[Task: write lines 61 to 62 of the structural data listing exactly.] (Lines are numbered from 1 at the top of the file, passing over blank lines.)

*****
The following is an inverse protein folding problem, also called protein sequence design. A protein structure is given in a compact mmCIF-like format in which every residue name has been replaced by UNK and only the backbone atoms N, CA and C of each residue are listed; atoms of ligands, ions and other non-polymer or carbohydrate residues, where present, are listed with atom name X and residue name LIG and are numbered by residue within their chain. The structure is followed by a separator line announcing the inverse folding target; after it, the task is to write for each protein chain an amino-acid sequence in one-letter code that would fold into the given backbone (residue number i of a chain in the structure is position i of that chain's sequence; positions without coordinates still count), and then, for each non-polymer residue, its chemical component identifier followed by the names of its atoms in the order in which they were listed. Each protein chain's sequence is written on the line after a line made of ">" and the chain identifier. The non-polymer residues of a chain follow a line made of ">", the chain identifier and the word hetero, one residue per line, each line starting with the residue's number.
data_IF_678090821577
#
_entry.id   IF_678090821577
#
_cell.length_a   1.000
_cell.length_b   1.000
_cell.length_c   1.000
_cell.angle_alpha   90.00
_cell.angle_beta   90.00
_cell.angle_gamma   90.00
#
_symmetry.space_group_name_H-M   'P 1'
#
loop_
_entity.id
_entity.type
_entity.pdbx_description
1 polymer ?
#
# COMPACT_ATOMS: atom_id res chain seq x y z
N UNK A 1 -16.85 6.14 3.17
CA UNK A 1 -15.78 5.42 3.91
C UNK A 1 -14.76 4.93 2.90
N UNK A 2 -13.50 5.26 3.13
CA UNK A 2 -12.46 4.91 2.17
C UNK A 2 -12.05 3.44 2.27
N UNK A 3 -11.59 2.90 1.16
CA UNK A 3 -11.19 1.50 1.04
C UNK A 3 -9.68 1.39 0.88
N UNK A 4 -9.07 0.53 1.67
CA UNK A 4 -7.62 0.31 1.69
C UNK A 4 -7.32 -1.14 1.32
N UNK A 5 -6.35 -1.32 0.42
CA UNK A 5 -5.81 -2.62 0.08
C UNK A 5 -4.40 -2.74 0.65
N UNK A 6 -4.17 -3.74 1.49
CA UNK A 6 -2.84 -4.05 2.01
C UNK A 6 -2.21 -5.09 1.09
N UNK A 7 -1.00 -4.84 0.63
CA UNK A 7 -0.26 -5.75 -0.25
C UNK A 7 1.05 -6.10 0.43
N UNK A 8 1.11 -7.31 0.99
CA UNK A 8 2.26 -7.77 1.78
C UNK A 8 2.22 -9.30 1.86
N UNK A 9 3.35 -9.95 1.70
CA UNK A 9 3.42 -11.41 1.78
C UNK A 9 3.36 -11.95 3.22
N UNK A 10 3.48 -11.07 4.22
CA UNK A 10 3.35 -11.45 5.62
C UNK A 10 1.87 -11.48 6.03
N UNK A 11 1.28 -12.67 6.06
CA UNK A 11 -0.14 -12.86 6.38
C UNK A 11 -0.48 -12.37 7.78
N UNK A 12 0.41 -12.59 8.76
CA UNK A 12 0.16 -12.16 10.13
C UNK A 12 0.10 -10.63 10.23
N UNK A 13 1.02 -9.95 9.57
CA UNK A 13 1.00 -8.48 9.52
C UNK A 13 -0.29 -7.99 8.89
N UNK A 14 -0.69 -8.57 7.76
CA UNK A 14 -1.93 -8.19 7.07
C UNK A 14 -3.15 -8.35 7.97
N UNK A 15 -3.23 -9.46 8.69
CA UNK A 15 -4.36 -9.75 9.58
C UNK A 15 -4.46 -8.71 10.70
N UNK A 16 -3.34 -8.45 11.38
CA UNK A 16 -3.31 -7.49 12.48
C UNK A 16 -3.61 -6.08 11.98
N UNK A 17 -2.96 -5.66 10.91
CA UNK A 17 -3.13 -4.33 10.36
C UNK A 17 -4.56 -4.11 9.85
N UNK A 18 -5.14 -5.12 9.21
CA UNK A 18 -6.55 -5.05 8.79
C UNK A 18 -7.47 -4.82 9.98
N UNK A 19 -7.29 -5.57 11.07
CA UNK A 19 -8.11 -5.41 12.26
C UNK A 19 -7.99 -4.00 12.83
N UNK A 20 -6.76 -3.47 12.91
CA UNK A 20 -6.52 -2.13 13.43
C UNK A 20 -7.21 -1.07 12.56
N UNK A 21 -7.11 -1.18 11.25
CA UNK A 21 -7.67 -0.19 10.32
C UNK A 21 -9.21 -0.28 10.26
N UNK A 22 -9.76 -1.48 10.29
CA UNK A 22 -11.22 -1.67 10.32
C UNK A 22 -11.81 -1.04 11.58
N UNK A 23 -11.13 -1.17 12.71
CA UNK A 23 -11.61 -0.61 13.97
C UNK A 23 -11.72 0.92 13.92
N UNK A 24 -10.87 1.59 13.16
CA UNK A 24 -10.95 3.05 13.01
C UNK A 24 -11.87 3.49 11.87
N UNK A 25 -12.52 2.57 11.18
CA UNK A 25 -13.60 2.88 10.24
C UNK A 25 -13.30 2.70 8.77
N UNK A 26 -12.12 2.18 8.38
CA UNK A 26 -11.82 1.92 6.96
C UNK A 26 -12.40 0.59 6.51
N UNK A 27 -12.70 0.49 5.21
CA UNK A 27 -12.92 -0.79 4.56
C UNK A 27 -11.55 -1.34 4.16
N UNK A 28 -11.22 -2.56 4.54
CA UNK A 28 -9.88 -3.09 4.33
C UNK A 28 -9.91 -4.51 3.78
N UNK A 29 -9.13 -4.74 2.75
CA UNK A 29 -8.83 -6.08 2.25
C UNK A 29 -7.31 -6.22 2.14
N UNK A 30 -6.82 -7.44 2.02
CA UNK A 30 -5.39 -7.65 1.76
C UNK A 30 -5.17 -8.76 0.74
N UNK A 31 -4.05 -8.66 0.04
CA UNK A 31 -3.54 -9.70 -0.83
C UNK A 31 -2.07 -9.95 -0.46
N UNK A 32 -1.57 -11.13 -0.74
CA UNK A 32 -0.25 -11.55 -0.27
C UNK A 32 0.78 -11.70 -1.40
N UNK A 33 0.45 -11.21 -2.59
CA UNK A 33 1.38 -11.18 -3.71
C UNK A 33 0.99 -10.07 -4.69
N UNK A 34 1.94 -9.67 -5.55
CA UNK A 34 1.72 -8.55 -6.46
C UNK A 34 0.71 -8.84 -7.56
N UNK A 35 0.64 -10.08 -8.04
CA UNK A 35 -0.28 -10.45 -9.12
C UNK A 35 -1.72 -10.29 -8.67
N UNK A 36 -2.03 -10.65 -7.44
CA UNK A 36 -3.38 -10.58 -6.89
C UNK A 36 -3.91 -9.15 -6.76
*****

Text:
N UNK A 14 -0.69 -8.57 7.76
CA UNK A 14 -1.93 -8.19 7.07